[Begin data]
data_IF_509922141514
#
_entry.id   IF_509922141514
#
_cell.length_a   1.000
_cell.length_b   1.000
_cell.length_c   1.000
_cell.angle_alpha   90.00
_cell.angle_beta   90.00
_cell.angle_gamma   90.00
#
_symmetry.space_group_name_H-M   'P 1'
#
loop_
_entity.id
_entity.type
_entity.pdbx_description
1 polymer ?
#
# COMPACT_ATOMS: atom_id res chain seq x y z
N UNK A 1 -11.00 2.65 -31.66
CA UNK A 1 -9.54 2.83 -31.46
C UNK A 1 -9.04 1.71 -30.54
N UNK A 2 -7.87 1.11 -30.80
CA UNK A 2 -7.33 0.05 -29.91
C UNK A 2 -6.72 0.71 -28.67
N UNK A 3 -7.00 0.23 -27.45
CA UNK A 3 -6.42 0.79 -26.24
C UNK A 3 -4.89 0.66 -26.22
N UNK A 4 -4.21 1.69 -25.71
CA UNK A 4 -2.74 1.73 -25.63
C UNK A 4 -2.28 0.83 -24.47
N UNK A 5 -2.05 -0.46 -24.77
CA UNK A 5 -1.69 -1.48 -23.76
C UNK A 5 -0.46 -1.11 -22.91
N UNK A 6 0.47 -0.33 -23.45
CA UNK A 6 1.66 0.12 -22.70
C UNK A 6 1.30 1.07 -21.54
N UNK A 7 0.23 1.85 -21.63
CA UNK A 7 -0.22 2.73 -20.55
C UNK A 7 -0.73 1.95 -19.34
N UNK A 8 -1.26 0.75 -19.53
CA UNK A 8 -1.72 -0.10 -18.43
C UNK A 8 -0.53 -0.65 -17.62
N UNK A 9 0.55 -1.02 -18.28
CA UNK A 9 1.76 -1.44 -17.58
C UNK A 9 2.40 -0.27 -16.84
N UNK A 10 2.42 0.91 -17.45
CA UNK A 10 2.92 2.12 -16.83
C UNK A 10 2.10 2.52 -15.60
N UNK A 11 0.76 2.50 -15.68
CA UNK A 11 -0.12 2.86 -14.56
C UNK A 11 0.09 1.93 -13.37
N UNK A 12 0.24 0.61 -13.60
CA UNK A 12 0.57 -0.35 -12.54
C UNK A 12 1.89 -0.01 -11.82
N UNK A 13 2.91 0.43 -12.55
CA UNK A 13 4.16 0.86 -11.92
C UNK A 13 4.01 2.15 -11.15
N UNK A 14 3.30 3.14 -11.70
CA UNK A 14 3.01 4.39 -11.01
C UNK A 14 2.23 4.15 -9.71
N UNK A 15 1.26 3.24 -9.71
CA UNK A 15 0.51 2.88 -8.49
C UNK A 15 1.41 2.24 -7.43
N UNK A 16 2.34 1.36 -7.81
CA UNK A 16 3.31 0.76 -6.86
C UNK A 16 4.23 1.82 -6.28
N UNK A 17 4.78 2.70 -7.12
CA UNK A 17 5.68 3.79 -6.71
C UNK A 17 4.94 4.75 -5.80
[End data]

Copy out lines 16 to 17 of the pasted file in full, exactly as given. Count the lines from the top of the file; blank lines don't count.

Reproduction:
_entity.type
_entity.pdbx_description